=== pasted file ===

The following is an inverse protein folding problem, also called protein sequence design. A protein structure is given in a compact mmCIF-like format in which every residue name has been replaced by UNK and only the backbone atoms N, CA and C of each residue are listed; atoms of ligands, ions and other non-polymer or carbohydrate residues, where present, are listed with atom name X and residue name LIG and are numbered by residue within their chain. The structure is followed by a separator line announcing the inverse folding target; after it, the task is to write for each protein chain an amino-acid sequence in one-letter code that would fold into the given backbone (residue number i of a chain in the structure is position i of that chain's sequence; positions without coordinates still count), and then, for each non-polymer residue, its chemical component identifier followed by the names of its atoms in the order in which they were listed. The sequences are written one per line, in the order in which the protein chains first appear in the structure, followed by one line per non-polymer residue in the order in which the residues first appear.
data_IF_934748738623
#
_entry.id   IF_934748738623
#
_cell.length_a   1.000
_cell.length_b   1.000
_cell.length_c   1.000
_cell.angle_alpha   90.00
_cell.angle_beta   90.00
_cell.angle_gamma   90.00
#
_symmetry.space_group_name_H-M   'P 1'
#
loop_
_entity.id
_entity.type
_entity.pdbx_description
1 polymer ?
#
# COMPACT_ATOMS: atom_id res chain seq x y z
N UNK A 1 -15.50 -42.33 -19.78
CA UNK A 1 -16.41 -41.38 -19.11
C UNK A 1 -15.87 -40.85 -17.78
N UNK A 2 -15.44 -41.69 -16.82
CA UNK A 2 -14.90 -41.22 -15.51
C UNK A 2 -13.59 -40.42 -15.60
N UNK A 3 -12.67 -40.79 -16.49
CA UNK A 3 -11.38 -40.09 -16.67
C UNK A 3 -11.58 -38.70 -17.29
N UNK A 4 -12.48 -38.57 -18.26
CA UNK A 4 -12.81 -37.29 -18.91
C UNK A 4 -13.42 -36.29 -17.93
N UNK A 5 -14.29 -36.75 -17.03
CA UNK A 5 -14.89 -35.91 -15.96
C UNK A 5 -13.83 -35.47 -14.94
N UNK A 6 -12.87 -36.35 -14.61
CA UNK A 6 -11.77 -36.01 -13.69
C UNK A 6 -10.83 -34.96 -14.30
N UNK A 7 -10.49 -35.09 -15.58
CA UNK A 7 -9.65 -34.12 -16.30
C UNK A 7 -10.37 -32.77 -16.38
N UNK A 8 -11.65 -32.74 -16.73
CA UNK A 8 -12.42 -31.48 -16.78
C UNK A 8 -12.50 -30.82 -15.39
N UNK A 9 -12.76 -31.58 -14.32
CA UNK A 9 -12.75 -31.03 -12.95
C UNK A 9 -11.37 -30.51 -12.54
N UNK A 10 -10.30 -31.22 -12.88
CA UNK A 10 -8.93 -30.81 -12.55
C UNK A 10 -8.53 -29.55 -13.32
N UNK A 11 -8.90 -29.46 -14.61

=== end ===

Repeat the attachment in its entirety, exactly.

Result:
The following is an inverse protein folding problem, also called protein sequence design. A protein structure is given in a compact mmCIF-like format in which every residue name has been replaced by UNK and only the backbone atoms N, CA and C of each residue are listed; atoms of ligands, ions and other non-polymer or carbohydrate residues, where present, are listed with atom name X and residue name LIG and are numbered by residue within their chain. The structure is followed by a separator line announcing the inverse folding target; after it, the task is to write for each protein chain an amino-acid sequence in one-letter code that would fold into the given backbone (residue number i of a chain in the structure is position i of that chain's sequence; positions without coordinates still count), and then, for each non-polymer residue, its chemical component identifier followed by the names of its atoms in the order in which they were listed. The sequences are written one per line, in the order in which the protein chains first appear in the structure, followed by one line per non-polymer residue in the order in which the residues first appear.
data_IF_934748738623
#
_entry.id   IF_934748738623
#
_cell.length_a   1.000
_cell.length_b   1.000
_cell.length_c   1.000
_cell.angle_alpha   90.00
_cell.angle_beta   90.00
_cell.angle_gamma   90.00
#
_symmetry.space_group_name_H-M   'P 1'
#
loop_
_entity.id
_entity.type
_entity.pdbx_description
1 polymer ?
#
# COMPACT_ATOMS: atom_id res chain seq x y z
N UNK A 1 -15.50 -42.33 -19.78
CA UNK A 1 -16.41 -41.38 -19.11
C UNK A 1 -15.87 -40.85 -17.78
N UNK A 2 -15.44 -41.69 -16.82
CA UNK A 2 -14.90 -41.22 -15.51
C UNK A 2 -13.59 -40.42 -15.60
N UNK A 3 -12.67 -40.79 -16.49
CA UNK A 3 -11.38 -40.09 -16.67
C UNK A 3 -11.58 -38.70 -17.29
N UNK A 4 -12.48 -38.57 -18.26
CA UNK A 4 -12.81 -37.29 -18.91
C UNK A 4 -13.42 -36.29 -17.93
N UNK A 5 -14.29 -36.75 -17.03
CA UNK A 5 -14.89 -35.91 -15.96
C UNK A 5 -13.83 -35.47 -14.94
N UNK A 6 -12.87 -36.35 -14.61
CA UNK A 6 -11.77 -36.01 -13.69
C UNK A 6 -10.83 -34.96 -14.30
N UNK A 7 -10.49 -35.09 -15.58
CA UNK A 7 -9.65 -34.12 -16.30
C UNK A 7 -10.37 -32.77 -16.38
N UNK A 8 -11.65 -32.74 -16.73
CA UNK A 8 -12.42 -31.48 -16.78
C UNK A 8 -12.50 -30.82 -15.39
N UNK A 9 -12.76 -31.58 -14.32
CA UNK A 9 -12.75 -31.03 -12.95
C UNK A 9 -11.37 -30.51 -12.54
N UNK A 10 -10.30 -31.22 -12.88
CA UNK A 10 -8.93 -30.81 -12.55
C UNK A 10 -8.53 -29.55 -13.32
N UNK A 11 -8.90 -29.46 -14.61